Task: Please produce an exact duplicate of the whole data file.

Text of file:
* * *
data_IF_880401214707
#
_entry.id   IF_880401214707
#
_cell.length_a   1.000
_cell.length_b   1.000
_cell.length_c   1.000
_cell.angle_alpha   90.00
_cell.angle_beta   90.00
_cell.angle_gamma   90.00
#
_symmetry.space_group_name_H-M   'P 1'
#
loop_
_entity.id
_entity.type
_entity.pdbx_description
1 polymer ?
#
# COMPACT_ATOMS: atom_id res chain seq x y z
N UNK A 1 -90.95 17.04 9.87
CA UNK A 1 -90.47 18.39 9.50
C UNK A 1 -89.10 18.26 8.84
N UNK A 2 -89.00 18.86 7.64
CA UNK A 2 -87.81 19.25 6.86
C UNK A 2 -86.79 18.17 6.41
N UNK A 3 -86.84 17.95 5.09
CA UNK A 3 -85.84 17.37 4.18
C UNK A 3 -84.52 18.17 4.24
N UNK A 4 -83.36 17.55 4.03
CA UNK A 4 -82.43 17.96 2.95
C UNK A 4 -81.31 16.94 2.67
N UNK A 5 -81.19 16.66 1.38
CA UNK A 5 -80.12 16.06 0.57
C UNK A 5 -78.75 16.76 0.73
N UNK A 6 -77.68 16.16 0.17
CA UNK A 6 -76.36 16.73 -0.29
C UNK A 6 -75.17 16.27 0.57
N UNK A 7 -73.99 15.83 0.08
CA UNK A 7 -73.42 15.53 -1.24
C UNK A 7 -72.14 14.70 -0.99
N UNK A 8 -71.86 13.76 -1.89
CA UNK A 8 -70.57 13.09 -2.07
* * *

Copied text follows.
data_IF_880401214707
#
_entry.id   IF_880401214707
#
_cell.length_a   1.000
_cell.length_b   1.000
_cell.length_c   1.000
_cell.angle_alpha   90.00
_cell.angle_beta   90.00
_cell.angle_gamma   90.00
#
_symmetry.space_group_name_H-M   'P 1'
#
loop_
_entity.id
_entity.type
_entity.pdbx_description
1 polymer ?
#
# COMPACT_ATOMS: atom_id res chain seq x y z
N UNK A 1 -90.95 17.04 9.87
CA UNK A 1 -90.47 18.39 9.50
C UNK A 1 -89.10 18.26 8.84
N UNK A 2 -89.00 18.86 7.64
CA UNK A 2 -87.81 19.25 6.86
C UNK A 2 -86.79 18.17 6.41
N UNK A 3 -86.84 17.95 5.09
CA UNK A 3 -85.84 17.37 4.18
C UNK A 3 -84.52 18.17 4.24
N UNK A 4 -83.36 17.55 4.03
CA UNK A 4 -82.43 17.96 2.95
C UNK A 4 -81.31 16.94 2.67
N UNK A 5 -81.19 16.66 1.38
CA UNK A 5 -80.12 16.06 0.57
C UNK A 5 -78.75 16.76 0.73
N UNK A 6 -77.68 16.16 0.17
CA UNK A 6 -76.36 16.73 -0.29
C UNK A 6 -75.17 16.27 0.57
N UNK A 7 -73.99 15.83 0.08
CA UNK A 7 -73.42 15.53 -1.24
C UNK A 7 -72.14 14.70 -0.99
N UNK A 8 -71.86 13.76 -1.89
CA UNK A 8 -70.57 13.09 -2.07